And although we do personally solicit selected works for republishing, we do not offer payment for reprint rights.

By the way, we research publication history of original pieces before sending payment. This is because we discovered that a few writers had committed fraud by signing our contract, attesting that their work had never been published. I find this both distressing and interesting: that the introduction of even a small amount of money into the publishing equation—thirty dollars for the shortest pieces—can induce some people to commit petty theft!


SQF: What one question on this topic do you wish I'd asked that I didn't? And how would you answer it?

CM: “How do you respond to writers who say they don’t have time to read the works of other writers?”

If these are the same writers who make time each evening to veg out in front of a huge-screen TV for hours, watching games and mindlessly munching popcorn, then I say their priorities are skewed. Even accomplished writers take time to read the works of other writers. And they didn’t become accomplished writers by lounging in front of a TV!

To use a sports analogy: In addition to regular physical and mental work-outs and practicing their moves on the court or on the field, professional athletes also watch how their teammates as well as their opponents play the game, in part to analyze their own performances and to see how they can improve. And, in concert with advice from their coaches, to develop strategies to help their team win consistently.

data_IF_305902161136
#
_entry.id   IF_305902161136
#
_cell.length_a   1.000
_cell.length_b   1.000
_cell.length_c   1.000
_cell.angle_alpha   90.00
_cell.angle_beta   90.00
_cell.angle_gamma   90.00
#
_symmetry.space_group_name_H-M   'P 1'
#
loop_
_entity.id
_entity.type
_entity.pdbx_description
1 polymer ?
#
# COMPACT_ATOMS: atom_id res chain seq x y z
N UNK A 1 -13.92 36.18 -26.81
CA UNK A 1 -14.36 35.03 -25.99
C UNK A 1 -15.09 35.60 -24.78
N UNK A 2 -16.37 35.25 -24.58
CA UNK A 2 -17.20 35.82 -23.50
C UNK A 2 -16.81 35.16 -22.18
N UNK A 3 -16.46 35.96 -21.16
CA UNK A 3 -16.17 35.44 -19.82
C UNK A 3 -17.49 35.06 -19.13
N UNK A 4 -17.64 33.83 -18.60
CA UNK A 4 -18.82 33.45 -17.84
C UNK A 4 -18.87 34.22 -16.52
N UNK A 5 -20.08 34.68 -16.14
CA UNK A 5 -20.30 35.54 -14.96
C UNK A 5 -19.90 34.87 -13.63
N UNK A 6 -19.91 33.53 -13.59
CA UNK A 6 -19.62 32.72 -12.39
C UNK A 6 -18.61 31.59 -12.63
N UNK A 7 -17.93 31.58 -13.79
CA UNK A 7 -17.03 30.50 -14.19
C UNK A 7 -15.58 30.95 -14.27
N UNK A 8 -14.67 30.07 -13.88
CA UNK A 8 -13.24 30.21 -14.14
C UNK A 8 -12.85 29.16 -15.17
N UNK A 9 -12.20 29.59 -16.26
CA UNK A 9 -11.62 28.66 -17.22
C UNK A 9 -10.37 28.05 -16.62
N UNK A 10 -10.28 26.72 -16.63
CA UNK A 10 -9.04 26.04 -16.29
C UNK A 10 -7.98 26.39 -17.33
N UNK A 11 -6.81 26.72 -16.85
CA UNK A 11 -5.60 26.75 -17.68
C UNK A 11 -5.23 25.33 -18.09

Of course, the same principle applies to individual athletes. And to individual writers, especially early to mid-career. Beyond having your own master author at your beck and call to critique your manuscripts and to coach you along, the best way to learn what works in writing and what doesn’t, is to read and analyze the writings of others. Voraciously, in fact! And widely. Figure out their strategies and which tools in the writer’s toolkit they used to create particular effects.

Even experienced writers would be wise to keep up with what their peers are doing—if only to ensure they’re not producing essentially the same story an editor has read 27 versions of this week alone.

Thanks so much to Jim Harrington for asking these questions! As requested, I’ve provided answers “in excruciating detail.” :-) I do hope that folks will find my answers informative and useful. And we look forward to reading your submissions to KYSO Flash.

Thank you, Clare. We all appreciate you taking time from your busy schedule to participate in this project.